“The Bad Lieutenant: Port of Call New Orleans” open Friday, Werner Herzog’s supposed latest exercise in unhinged lunacy. But as a colleague observed after a screening, “If you didn’t know going in Herzog had made it, would you be able to tell?” I’d say probably not: there’s none of his trademark stunning footage that was clearly dangerous to get. It’s understandable that at 67, Herzog hasn’t really endangered himself of late. But who are the filmmakers willing to take up his mantle of unusually arduous and potentially hazardous shooting? Some nominees:
Benjamin Gilmour (“Son of a Lion”)
Gilmour’s “Son of a Lion” — currently in limited UK release — was made after Gilmour had visited Pakistan in August 2001 and was dismayed by post-9/11 Islamophobia. So he did what any reasonable person would do: went to Pakistan to film a movie with no government permission, growing a beard and operating solely under the protection of local Pashtun tribes. Oh, and his lead actor was a former mujahadeen fighter who’d only watched one movie in his life, “Rocky III,” which he saw when the CIA used it as a recruitment tour for fighting against the Soviets.
Sergey Dvortsevoy (“Tulpan”)
A veteran documentary filmmaker before making 2007’s “Tulpan,” Dvortsevoy was perfectly willing to shoot for years, live like a nomad and subject himself to the same conditions as his Kazakh sheepherder subjects. “I think only crazy people can make this type of film” he said at the New York Film Festival last year before explaining how he filmed his lead actor helping a sheep give birth with no experience. With his inexplicably Teutonic accent and willingness to say things like “We just observed life and of course sometimes we were lucky enough that things happened — for instance tornadoes,” he’s the clearest Herzog heir apparent. He was lucky to get close to a tornado; sure.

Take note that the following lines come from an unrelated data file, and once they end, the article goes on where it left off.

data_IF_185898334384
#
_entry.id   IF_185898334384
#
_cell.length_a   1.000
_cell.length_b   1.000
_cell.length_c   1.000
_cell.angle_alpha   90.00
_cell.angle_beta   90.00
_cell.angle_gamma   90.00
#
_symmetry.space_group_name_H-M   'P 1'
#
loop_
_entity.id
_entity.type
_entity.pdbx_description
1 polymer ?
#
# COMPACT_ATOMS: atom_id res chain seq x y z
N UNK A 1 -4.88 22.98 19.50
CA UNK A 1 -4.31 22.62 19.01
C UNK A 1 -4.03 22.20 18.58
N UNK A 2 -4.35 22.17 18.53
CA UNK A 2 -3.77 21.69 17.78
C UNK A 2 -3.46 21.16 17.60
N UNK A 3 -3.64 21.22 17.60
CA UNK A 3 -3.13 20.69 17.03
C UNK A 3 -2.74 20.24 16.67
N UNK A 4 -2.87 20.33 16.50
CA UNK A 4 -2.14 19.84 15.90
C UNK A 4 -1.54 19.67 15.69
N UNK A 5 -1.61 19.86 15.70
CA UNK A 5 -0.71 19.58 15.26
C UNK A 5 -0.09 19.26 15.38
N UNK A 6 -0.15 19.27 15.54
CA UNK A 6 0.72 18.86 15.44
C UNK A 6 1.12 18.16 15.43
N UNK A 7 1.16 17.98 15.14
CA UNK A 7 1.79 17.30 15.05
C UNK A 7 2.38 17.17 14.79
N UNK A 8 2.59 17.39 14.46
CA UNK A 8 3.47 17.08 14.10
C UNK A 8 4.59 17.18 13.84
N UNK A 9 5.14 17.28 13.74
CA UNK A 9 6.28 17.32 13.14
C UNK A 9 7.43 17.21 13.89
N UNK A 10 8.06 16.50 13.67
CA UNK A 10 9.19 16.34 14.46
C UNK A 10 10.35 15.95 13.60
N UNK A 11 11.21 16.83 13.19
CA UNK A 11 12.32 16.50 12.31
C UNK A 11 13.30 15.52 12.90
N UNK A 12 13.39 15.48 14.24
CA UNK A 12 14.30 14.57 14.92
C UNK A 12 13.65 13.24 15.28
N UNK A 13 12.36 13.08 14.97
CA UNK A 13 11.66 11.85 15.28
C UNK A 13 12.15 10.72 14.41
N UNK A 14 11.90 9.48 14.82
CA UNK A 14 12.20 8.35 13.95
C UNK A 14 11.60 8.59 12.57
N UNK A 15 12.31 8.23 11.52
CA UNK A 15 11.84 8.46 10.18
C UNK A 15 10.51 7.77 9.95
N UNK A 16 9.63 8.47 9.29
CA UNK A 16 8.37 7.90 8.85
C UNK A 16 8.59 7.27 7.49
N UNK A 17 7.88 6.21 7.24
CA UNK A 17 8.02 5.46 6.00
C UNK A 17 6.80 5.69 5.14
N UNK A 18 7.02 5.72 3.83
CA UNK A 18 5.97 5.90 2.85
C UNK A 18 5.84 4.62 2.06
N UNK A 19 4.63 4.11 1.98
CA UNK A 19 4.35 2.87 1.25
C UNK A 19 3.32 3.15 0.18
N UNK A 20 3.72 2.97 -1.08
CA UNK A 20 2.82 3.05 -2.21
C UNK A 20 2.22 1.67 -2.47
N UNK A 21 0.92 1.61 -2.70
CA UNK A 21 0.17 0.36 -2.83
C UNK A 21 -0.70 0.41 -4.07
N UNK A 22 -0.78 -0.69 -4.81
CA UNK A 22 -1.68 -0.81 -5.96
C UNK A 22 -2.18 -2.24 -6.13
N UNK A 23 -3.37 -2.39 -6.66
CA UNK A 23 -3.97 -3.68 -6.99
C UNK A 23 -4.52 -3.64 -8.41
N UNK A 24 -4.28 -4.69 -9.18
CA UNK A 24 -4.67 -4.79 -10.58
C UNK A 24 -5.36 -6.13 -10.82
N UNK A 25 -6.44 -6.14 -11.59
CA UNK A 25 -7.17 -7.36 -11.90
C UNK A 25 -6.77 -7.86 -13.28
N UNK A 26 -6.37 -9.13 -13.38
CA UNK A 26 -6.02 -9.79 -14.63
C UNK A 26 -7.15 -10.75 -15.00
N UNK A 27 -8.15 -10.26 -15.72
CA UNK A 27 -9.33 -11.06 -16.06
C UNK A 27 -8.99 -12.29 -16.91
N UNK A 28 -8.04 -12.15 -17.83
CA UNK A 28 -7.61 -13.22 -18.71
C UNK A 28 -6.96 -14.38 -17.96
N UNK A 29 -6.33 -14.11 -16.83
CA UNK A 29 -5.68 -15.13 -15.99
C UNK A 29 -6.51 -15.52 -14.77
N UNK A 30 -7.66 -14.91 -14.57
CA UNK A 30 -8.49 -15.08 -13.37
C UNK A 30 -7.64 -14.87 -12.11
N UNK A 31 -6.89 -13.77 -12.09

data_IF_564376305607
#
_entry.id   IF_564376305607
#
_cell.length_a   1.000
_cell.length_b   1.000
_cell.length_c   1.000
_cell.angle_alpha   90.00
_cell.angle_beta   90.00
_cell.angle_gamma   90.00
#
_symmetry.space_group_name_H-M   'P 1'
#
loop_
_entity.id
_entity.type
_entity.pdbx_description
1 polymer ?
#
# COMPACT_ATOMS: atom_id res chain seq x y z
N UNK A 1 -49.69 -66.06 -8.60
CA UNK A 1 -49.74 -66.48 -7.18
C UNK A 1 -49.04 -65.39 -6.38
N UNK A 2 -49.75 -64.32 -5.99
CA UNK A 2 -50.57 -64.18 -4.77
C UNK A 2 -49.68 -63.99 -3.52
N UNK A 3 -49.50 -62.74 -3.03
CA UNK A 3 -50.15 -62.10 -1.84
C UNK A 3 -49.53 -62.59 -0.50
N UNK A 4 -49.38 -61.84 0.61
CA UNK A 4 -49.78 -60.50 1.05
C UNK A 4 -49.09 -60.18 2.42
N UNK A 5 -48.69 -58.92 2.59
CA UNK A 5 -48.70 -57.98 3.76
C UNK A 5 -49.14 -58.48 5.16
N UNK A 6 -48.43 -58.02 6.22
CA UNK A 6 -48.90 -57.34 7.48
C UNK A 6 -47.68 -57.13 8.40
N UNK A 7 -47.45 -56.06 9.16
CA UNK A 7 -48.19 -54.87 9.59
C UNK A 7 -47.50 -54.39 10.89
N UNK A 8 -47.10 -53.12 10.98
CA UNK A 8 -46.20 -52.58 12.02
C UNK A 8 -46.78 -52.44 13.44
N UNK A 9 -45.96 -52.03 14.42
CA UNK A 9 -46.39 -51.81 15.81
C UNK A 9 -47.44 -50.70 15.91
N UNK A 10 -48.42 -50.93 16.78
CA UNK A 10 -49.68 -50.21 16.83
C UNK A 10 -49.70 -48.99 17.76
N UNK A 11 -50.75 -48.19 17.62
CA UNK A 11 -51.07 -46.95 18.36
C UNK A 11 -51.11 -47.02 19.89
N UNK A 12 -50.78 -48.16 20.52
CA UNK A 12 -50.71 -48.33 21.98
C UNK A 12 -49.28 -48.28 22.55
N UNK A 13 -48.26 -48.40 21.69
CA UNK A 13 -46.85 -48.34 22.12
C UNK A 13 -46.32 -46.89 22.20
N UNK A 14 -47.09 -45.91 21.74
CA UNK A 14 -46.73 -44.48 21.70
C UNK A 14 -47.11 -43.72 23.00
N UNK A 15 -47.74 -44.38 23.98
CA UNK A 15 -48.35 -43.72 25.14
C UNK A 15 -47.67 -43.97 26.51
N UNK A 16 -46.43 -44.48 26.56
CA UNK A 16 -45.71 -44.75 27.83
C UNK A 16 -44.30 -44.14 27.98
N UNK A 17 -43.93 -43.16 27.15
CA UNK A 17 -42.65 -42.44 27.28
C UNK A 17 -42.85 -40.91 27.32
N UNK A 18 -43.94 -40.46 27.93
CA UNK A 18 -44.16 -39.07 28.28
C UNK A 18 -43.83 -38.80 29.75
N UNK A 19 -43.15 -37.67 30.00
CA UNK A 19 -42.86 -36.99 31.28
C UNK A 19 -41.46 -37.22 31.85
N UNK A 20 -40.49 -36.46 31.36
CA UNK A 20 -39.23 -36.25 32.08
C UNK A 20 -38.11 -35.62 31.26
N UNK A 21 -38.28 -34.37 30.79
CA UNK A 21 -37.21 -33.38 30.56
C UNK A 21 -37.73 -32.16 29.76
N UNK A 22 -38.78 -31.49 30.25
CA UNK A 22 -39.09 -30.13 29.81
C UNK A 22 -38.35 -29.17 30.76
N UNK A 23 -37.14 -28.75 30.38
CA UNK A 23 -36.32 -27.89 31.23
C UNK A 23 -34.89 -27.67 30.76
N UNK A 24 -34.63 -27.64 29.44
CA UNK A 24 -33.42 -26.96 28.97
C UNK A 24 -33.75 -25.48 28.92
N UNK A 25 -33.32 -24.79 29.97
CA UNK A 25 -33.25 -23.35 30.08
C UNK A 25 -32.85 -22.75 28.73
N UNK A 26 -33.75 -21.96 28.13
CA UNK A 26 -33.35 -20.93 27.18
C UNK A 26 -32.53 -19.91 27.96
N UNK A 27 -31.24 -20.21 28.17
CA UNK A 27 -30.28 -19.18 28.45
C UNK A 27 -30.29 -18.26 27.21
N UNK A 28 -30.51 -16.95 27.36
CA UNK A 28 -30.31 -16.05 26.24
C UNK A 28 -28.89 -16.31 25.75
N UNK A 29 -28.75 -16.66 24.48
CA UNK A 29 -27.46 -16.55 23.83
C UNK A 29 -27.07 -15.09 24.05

Sacha Baron Cohen (“Borat,” “Brüno”)
Speaking of Kazakhstan… Sacha Baron Cohen is not, technically, a director, and frankly I hope he’s done with the mockumentary pranking. “Borat” was more of an event than an actually funny movie, and “Brüno” was pretty dire. Nonetheless, I must congratulate him on his impressive physical courage. In the ’20s, the joke behind a lot of Buster Keaton stunts was in part precisely how physically dangerous what he was doing with inanimate objects was; in the aughts, the joke is how much Baron Cohen can get away with before real live people beat the stuffing out of him. It’s a trick that’s not nearly as politically loaded as he’d probably like, but still impressive.
Christian Poveda (“La Vida Loca”)
Posthumous division: Poveda spent 16 months getting members of of El Salvador’s Mara 18 gang to trust him enough for a documentary. For his pains, he was found shot through the head in his car, probably by his very subjects.
[Photos: Herzog in “Burden of Dreams,” Criterion, 1982; “Tulpan,” Zeitgeist, 2008]